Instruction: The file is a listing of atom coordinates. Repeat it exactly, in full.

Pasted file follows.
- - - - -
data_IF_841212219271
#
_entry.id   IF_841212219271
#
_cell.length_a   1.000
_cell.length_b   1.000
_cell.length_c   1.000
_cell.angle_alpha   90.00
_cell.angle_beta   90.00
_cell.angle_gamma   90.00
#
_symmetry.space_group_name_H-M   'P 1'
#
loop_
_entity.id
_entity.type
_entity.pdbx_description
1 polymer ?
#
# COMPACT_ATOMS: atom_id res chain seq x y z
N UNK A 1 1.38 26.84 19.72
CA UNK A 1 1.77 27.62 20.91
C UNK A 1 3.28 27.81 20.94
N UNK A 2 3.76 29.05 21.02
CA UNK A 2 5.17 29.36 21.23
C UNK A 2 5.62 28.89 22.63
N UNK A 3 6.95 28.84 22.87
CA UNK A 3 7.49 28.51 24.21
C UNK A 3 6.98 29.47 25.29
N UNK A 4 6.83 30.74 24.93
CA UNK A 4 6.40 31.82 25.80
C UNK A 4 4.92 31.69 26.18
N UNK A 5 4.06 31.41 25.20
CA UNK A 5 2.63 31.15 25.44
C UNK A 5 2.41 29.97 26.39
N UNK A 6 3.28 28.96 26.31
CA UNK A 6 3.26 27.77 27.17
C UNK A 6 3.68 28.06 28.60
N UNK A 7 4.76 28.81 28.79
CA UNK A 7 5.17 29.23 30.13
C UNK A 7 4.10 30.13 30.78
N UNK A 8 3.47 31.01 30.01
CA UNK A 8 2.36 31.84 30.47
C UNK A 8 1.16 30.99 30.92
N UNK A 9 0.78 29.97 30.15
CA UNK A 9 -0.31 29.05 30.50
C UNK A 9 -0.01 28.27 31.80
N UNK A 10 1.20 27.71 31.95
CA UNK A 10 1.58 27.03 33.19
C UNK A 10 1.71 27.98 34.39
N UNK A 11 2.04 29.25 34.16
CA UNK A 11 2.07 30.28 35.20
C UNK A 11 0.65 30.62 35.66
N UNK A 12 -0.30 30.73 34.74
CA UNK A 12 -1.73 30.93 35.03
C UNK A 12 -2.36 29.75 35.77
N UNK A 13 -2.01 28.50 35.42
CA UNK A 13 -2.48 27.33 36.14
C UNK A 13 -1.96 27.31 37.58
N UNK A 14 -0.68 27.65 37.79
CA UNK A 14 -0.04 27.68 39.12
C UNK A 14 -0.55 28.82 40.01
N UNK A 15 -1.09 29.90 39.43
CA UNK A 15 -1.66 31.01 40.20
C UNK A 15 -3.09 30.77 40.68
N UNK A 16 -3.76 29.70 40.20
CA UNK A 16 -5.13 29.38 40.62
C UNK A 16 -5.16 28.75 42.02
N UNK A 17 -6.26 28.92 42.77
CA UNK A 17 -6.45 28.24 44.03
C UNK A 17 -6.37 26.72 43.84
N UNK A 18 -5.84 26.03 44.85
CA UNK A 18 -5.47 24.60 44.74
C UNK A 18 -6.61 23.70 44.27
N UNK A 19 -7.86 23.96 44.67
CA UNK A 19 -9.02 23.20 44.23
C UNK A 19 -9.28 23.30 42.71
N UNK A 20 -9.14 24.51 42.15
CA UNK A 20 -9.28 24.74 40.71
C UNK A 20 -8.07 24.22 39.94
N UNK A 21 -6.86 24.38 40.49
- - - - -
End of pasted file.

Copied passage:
data_IF_841212219271
#
_entry.id   IF_841212219271
#
_cell.length_a   1.000
_cell.length_b   1.000
_cell.length_c   1.000
_cell.angle_alpha   90.00
_cell.angle_beta   90.00
_cell.angle_gamma   90.00
#
_symmetry.space_group_name_H-M   'P 1'
#
loop_
_entity.id
_entity.type
_entity.pdbx_description
1 polymer ?
#
# COMPACT_ATOMS: atom_id res chain seq x y z
N UNK A 1 1.38 26.84 19.72
CA UNK A 1 1.77 27.62 20.91
C UNK A 1 3.28 27.81 20.94
N UNK A 2 3.76 29.05 21.02
CA UNK A 2 5.17 29.36 21.23
C UNK A 2 5.62 28.89 22.63
N UNK A 3 6.95 28.84 22.87
CA UNK A 3 7.49 28.51 24.21
C UNK A 3 6.98 29.47 25.29
N UNK A 4 6.83 30.74 24.93
CA UNK A 4 6.40 31.82 25.80
C UNK A 4 4.92 31.69 26.18
N UNK A 5 4.06 31.41 25.20
CA UNK A 5 2.63 31.15 25.44
C UNK A 5 2.41 29.97 26.39
N UNK A 6 3.28 28.96 26.31
CA UNK A 6 3.26 27.77 27.17
C UNK A 6 3.68 28.06 28.60
N UNK A 7 4.76 28.81 28.79
CA UNK A 7 5.17 29.23 30.13
C UNK A 7 4.10 30.13 30.78
N UNK A 8 3.47 31.01 30.01
CA UNK A 8 2.36 31.84 30.47
C UNK A 8 1.16 30.99 30.92
N UNK A 9 0.78 29.97 30.15
CA UNK A 9 -0.31 29.05 30.50
C UNK A 9 -0.01 28.27 31.80
N UNK A 10 1.20 27.71 31.95
CA UNK A 10 1.58 27.03 33.19
C UNK A 10 1.71 27.98 34.39
N UNK A 11 2.04 29.25 34.16
CA UNK A 11 2.07 30.28 35.20
C UNK A 11 0.65 30.62 35.66
N UNK A 12 -0.30 30.73 34.74
CA UNK A 12 -1.73 30.93 35.03
C UNK A 12 -2.36 29.75 35.77
N UNK A 13 -2.01 28.50 35.42
CA UNK A 13 -2.48 27.33 36.14
C UNK A 13 -1.96 27.31 37.58
N UNK A 14 -0.68 27.65 37.79
CA UNK A 14 -0.04 27.68 39.12
C UNK A 14 -0.55 28.82 40.01
N UNK A 15 -1.09 29.90 39.43
CA UNK A 15 -1.66 31.01 40.20
C UNK A 15 -3.09 30.77 40.68
N UNK A 16 -3.76 29.70 40.20
CA UNK A 16 -5.13 29.38 40.62
C UNK A 16 -5.16 28.75 42.02
N UNK A 17 -6.26 28.92 42.77
CA UNK A 17 -6.45 28.24 44.03
C UNK A 17 -6.37 26.72 43.84
N UNK A 18 -5.84 26.03 44.85
CA UNK A 18 -5.47 24.60 44.74
C UNK A 18 -6.61 23.70 44.27
N UNK A 19 -7.86 23.96 44.67
CA UNK A 19 -9.02 23.20 44.23
C UNK A 19 -9.28 23.30 42.71
N UNK A 20 -9.14 24.51 42.15
CA UNK A 20 -9.28 24.74 40.71
C UNK A 20 -8.07 24.22 39.94
N UNK A 21 -6.86 24.38 40.49